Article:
Engaging Philosophy as a Christian

Jared Oliphint sits down with Dr. K. Scott Oliphint to speak about how Christians should approach the subject of philosophy. They speak about the necessity of the Christian position, the questions asked and answers offered by secular philosophers, and the worldviews communicated in popular culture.

Participants: ,

Philosophy for Theologians aims to look critically at the problems of philosophy by considering everything in light of God's revelation. The program not only wants to address philosophical questions but also to equip you with a way to think about these questions. Browse more episodes from this program or subscribe to the podcast feed.


8 years ago

Dear Oliphints,

It would have been helpful to me if one of you could have provided a definition of philosophy during your chat. Maybe you did and I missed it. I remember at the start Oliphint Sr. spoke about philosophy asking big questions about ultimate reality and knowledge, is that how the term “philosophy” is being used? Is it the action of asking big questions? Thanks for any help you can give.


8 years ago

Thank you for this discussion! It’s neat to see a son interview a father who’s well known, on an important topic! I did appreciate it.


7 years ago

Easiest way to memorise scripture

Hi Everyone,
I have published a book on Amazon which has hit the Top 10 under ‘Christianity & Education’
“How to Memorize Bible Verses: The fast and easy way to memorizing scripture”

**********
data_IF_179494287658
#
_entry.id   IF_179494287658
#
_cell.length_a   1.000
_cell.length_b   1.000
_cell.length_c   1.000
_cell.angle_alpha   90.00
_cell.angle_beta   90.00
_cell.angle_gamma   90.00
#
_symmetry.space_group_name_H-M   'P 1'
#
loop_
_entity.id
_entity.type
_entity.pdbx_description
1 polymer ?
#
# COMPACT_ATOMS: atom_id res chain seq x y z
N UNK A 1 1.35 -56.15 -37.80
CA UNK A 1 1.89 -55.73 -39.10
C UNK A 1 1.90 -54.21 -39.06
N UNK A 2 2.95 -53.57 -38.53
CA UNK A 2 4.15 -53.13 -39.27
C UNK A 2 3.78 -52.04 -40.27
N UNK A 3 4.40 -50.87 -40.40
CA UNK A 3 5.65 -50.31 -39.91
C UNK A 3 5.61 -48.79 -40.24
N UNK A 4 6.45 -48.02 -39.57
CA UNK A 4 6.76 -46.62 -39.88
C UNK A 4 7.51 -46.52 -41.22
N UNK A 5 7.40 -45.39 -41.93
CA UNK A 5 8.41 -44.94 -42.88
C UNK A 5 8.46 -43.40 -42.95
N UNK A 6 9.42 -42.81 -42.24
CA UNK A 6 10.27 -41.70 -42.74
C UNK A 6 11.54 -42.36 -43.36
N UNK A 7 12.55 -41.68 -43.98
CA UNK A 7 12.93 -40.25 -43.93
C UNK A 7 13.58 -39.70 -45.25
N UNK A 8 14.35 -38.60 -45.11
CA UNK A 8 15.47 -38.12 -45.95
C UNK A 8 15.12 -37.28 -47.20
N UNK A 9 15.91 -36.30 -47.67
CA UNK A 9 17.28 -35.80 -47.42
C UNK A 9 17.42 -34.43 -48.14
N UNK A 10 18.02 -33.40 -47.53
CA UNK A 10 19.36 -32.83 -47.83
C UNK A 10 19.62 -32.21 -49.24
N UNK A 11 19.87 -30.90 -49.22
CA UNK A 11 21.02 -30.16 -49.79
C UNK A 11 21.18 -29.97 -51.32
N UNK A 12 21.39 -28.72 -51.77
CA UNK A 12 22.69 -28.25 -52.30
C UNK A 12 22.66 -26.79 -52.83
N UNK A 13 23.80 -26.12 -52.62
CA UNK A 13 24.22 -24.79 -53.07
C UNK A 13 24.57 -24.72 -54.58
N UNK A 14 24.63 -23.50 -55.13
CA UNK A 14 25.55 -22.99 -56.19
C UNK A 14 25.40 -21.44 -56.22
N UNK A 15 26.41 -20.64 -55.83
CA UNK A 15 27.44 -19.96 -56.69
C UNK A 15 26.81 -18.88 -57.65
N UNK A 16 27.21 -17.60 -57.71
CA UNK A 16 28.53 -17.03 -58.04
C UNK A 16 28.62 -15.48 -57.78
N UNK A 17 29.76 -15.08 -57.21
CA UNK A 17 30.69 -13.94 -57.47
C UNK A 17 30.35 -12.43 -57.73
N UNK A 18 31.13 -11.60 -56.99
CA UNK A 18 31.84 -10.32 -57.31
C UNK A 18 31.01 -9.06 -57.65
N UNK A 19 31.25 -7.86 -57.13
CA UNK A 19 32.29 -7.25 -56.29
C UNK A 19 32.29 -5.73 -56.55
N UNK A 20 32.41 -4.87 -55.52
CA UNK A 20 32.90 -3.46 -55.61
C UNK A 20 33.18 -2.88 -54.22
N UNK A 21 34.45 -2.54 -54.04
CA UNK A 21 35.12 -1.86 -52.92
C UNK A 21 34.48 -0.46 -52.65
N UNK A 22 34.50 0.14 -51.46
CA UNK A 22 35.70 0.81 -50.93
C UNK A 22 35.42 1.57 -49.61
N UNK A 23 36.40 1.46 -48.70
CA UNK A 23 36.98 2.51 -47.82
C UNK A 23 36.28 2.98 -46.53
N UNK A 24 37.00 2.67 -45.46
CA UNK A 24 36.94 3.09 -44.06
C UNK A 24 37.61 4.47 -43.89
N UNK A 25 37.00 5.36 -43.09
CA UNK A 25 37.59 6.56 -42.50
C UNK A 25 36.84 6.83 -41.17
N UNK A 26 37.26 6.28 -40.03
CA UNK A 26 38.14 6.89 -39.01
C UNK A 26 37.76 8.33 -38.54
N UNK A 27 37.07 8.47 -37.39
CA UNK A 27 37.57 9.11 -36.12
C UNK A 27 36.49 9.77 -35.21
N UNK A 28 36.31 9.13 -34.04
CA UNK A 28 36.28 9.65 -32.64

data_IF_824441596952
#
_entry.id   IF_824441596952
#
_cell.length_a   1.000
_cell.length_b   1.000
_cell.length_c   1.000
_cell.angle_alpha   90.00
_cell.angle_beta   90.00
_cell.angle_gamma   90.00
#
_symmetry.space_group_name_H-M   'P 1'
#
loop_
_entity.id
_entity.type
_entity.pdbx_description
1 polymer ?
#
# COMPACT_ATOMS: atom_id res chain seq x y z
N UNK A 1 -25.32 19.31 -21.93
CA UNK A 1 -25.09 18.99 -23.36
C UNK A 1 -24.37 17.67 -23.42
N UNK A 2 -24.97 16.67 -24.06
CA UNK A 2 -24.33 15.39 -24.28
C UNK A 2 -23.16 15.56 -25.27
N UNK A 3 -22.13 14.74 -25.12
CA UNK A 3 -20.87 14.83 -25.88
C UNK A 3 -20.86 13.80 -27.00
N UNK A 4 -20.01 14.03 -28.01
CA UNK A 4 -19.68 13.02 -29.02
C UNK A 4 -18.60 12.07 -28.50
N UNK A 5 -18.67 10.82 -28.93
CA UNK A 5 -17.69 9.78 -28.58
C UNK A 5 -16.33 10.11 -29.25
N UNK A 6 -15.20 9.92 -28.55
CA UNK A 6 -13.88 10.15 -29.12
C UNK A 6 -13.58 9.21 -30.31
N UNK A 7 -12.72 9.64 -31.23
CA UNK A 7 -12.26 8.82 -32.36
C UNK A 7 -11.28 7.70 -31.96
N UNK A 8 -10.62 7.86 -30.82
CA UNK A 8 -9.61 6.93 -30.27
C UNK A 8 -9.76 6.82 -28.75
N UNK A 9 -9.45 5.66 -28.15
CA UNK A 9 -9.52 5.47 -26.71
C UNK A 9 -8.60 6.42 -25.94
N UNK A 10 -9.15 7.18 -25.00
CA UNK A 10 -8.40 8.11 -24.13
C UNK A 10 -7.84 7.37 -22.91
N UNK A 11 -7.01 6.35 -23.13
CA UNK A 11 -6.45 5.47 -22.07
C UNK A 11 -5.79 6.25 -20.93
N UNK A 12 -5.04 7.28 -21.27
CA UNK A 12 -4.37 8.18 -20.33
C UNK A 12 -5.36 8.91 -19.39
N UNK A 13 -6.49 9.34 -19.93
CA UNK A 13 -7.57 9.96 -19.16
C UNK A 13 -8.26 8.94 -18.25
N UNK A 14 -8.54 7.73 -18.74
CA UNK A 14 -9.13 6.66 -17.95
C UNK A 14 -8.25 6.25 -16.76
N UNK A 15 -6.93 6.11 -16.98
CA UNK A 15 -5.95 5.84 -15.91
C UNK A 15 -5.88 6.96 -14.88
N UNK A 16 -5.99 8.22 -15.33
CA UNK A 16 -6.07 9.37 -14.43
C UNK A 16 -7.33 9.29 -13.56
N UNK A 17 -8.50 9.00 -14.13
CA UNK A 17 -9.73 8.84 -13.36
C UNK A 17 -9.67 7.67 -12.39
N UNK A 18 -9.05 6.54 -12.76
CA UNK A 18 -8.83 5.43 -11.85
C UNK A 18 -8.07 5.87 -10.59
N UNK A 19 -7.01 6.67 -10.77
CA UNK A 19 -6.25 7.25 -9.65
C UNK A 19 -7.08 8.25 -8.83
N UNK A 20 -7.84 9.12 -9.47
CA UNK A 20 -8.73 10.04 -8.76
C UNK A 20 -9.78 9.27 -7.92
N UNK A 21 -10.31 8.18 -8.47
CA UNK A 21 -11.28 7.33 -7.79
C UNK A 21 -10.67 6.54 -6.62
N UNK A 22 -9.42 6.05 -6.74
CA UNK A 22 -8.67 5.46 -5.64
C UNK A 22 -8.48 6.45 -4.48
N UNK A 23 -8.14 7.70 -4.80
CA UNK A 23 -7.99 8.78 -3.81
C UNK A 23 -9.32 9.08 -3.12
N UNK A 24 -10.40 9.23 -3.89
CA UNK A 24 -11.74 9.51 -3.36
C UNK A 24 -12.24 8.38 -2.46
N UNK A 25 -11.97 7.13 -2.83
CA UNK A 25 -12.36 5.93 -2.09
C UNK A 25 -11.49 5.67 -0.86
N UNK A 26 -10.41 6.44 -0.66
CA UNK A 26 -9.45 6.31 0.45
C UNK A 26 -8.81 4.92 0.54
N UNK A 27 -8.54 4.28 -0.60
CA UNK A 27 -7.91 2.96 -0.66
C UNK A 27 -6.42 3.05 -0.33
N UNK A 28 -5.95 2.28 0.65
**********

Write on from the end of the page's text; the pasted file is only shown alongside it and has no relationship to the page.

However I am not sure how to spread the word in the Christian community about the
website that goes with it: www[dot]memorizebiblescripture[dot]com

If any one has any ideas at all let me know, as everyone who has listened to the Audio’s
has really appreciated it. I have been told to offer a large margin for affiliates and that
seems to be helping

Thank you.

Jay Ferrell

5 years ago

I was so happy to find your podcast, and really enjoyed listening to it. I have some points to bring up if you will entertain them. I have come to believe 2 Peter 3 is a reference to the coming judgement of Jerusalem (yes I am a partial preterest) and find that the dichotomy in the “end of times” where some passages seem to point to Christs return with destruction and other to him returning to a transformed world (or partially transformed) as King can be reconciled by one set (the one of destruction) being the destruction of Jerusalem in 70 AD (and the ending of the covenant with the Jews) and the final return of Christ at the end of time to finalize the rejuvenation of creation to how is was before the fall. Any thought on that idea?

Thanks for entertaining my view.


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